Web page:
First, I want to thank Heather Hoerle, Amy Ahart, Satira Bushell, and the rest of the NAIS staff for a tremendous conference. When I spoke with them late this afternoon, they reported that not one single complaint, via email or face to face, was registered. When one considers the number of speakers, participants and guests, the size of the convention center, and the scope of the conference (Oprah was here!) that statistic stands out. As Willy Loman would say, “Isn’t that remarkable?”
What is also remarkable is that each time I attend one of these conferences I am struck by how similar my concerns as an educator are to the thousands of educators who descend on the conference. Not only am I struck by it, but also I am comforted by it, for I realize that the challenges that I face in Ohio are similar to the ones educators are facing in California, Texas, Virginia, and New Hampshire. This year, not only were the concerns similar, but also the mood. Sobriety, even somberness, pervaded the conference, and I don’t believe that the weather–mainly temperate for Chicago this time of year, but rainy on Thursday and cold today–created the mood; rather, I suspect the hard, challenging economic times that all our schools are facing is the culprit. There were many seminars and workshops dedicated to financial sustainability, for that subject is very much on all our minds. In spite of that reality, however, I think that this present challenge, which has caused so much uncertainty and heartache in our schools, has also given rise to another phenomenon that was actually wonderful.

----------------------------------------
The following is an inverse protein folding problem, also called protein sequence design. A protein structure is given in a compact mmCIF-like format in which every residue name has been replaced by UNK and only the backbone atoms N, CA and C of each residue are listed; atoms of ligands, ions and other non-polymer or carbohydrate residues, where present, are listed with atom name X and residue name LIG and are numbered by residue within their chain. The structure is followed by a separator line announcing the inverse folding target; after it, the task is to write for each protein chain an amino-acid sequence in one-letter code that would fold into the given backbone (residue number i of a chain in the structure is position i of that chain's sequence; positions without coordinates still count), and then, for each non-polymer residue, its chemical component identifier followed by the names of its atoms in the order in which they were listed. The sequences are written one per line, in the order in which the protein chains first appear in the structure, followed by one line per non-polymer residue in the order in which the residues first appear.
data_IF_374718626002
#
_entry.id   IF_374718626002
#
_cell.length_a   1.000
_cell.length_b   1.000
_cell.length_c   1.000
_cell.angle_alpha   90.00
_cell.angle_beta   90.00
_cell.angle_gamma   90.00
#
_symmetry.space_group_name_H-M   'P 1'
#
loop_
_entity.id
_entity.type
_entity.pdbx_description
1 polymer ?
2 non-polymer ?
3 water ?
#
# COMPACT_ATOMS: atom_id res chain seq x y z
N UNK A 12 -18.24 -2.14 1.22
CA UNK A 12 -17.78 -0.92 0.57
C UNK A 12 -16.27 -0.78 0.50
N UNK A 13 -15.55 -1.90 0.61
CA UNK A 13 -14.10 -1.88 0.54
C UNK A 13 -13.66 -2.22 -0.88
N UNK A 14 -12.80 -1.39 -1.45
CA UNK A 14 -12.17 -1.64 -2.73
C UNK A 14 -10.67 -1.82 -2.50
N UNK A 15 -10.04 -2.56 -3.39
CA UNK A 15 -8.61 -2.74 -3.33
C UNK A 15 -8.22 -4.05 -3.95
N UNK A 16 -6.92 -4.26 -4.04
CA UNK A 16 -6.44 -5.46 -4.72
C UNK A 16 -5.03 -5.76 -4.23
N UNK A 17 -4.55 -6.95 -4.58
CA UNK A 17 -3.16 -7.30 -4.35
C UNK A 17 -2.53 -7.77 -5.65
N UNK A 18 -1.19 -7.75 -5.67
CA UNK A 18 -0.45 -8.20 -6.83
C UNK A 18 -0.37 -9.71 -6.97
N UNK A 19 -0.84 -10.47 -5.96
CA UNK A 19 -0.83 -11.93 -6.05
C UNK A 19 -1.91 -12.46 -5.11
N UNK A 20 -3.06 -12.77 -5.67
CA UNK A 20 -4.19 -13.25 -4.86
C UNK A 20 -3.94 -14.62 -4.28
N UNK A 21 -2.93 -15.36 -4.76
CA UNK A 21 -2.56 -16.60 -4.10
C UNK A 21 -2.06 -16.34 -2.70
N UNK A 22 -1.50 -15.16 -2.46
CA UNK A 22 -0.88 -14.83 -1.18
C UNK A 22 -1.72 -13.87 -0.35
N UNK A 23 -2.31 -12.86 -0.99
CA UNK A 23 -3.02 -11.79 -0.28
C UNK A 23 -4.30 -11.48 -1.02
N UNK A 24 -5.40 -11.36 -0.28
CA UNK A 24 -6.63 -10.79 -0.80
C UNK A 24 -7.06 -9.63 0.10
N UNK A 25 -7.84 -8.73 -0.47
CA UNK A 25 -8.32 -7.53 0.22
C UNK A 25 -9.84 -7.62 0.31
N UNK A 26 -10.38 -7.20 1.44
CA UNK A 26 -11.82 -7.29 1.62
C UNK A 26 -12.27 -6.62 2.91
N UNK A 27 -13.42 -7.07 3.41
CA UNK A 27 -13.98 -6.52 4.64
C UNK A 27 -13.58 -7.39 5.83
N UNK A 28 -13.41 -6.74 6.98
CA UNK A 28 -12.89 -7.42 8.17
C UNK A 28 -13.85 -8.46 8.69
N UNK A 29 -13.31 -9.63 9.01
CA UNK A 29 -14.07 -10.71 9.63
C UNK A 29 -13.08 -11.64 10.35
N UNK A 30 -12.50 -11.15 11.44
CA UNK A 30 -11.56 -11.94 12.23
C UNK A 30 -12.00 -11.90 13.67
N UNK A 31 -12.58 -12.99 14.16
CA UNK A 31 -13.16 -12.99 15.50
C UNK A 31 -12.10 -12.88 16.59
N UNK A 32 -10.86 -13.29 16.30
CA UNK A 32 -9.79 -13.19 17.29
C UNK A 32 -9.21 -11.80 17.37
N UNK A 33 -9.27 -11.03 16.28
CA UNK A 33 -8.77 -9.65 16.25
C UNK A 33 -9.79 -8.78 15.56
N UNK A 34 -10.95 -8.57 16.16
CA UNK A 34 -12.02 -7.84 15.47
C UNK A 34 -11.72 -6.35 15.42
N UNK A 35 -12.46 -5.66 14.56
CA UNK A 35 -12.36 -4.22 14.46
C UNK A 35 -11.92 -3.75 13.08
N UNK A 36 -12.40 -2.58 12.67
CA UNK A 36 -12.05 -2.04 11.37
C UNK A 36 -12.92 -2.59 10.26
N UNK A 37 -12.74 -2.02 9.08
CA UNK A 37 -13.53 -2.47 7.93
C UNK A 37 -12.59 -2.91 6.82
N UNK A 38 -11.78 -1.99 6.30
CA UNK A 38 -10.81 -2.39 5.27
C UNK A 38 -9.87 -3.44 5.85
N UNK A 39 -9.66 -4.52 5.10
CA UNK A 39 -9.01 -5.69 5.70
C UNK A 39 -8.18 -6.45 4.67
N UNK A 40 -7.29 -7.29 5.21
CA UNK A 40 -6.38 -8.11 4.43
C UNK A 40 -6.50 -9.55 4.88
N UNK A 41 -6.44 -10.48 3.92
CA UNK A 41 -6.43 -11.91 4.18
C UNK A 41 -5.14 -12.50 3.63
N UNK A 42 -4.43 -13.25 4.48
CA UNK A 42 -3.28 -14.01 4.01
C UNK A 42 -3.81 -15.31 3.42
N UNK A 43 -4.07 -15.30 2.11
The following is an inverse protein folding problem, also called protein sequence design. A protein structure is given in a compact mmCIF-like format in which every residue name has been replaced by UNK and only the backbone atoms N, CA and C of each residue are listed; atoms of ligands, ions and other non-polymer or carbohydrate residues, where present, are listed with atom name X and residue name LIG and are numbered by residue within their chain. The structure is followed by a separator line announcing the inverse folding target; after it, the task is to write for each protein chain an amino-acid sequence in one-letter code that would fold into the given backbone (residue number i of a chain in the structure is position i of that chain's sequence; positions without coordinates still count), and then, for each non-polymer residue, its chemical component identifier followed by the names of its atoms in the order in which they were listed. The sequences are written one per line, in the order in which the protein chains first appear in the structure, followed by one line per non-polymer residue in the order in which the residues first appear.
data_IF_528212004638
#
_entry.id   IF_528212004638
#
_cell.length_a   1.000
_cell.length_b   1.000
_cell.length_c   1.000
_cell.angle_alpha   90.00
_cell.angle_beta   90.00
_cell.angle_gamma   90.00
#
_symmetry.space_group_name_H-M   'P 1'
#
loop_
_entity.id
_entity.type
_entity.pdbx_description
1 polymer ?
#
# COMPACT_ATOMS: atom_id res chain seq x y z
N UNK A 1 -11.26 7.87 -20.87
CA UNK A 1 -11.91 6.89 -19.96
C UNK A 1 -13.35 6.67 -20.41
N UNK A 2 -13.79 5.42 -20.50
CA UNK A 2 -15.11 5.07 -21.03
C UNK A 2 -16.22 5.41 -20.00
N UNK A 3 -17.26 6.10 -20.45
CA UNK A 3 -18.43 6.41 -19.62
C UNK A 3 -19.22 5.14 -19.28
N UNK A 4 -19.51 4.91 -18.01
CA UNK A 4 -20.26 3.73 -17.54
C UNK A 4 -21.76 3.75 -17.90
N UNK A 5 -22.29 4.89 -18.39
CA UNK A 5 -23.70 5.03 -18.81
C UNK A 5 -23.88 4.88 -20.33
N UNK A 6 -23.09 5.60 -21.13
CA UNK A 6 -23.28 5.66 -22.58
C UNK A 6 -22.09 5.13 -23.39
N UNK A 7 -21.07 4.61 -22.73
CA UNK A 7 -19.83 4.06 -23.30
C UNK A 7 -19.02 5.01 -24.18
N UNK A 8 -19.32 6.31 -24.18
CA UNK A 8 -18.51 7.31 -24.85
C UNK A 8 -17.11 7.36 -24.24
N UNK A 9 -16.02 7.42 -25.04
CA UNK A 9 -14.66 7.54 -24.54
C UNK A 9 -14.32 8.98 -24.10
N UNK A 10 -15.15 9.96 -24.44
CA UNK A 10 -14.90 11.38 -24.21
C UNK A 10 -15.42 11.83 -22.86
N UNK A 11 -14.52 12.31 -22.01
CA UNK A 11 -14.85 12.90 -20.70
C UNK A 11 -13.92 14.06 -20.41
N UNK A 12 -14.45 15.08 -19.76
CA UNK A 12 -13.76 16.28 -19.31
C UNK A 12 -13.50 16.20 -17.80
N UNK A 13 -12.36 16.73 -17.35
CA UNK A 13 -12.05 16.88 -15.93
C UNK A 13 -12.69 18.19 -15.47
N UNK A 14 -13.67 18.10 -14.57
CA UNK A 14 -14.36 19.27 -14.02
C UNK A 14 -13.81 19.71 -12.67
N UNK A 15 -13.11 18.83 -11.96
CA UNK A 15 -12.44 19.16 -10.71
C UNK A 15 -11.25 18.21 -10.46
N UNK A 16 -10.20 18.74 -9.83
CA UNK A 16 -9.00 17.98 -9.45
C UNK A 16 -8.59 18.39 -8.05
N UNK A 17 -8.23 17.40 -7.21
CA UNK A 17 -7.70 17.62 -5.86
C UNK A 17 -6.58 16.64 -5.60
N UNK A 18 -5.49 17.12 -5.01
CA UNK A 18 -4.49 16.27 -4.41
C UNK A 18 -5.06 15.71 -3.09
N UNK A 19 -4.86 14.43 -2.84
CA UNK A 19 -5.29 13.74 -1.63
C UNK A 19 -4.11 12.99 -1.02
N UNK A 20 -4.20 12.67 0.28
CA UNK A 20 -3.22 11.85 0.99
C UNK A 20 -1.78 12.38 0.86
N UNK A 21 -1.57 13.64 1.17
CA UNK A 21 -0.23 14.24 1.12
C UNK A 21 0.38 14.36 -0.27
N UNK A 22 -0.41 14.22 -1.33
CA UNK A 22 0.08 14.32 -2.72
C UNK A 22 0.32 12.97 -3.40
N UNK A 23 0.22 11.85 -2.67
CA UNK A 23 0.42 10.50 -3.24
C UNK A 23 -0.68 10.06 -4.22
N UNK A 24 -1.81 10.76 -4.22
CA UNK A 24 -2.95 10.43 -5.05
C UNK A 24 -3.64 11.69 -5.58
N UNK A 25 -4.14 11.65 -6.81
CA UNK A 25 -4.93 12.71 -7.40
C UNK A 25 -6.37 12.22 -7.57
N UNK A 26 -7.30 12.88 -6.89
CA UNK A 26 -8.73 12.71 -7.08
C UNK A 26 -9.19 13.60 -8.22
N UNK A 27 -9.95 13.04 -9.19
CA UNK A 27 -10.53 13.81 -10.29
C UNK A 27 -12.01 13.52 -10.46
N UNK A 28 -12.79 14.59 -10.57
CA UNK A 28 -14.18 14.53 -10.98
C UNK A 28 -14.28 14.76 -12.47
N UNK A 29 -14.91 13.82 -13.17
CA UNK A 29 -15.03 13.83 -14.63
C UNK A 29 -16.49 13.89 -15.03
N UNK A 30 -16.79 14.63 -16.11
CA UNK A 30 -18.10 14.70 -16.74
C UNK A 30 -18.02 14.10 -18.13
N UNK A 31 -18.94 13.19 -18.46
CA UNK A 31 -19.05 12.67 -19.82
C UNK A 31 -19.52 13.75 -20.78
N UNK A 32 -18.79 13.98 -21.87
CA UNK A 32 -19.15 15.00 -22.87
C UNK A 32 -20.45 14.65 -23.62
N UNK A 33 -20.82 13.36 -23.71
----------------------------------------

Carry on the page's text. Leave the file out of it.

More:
As noted, neither Heather, nor Amy, nor Satira registered a complaint, and I attributed that to the superb work that they did to plan this conference. Registration ran smoothly, sessions began promptly, venues were clean, easy to access, and comfortable, and every seminar I attended was thought-provoking and well done. What’s to lament, save the rapacious prices at Au Bon Pain–$6.50 for oatmeal, $25.00 for soup, a sandwich, potato chips, and a drink? Are you kidding me? But, as noted, I also suspect another cause for our satisfaction with the conference: the dire economic situation caused us to walk among one another with more awareness, more understanding, more humility, and more of a sense of shared purpose and understanding. No school has gone unscathed, and we all seemed sympathetic to stories of budget cuts, firings, and changes in our schools that will be felt for a long time. With that as backdrop, it was hard to complain. I suspect that all of us are a bit more sensitive, a bit more caring, a bit more sober now, for we are returning to communities where a great deal of work is left for us to do. This conference, even though it has never been such, was no boondoggle; rather, it was one where a group of educators came together to ask honestly how we can weather this storm, steer our crafts safely into port, and prepare for sunnier, brighter days; days that will come, but that are difficult to see on the horizon at present. That lack of vision gave all of us pause and made all of us gentler, kinder, more generous, more sympathetic, and more empathic. In short, we revealed our humanity, hunkered down together, and shared ideas on how to ready ourselves for the gales ahead. I wish you safe travels home and thank you for your attention, and your good work.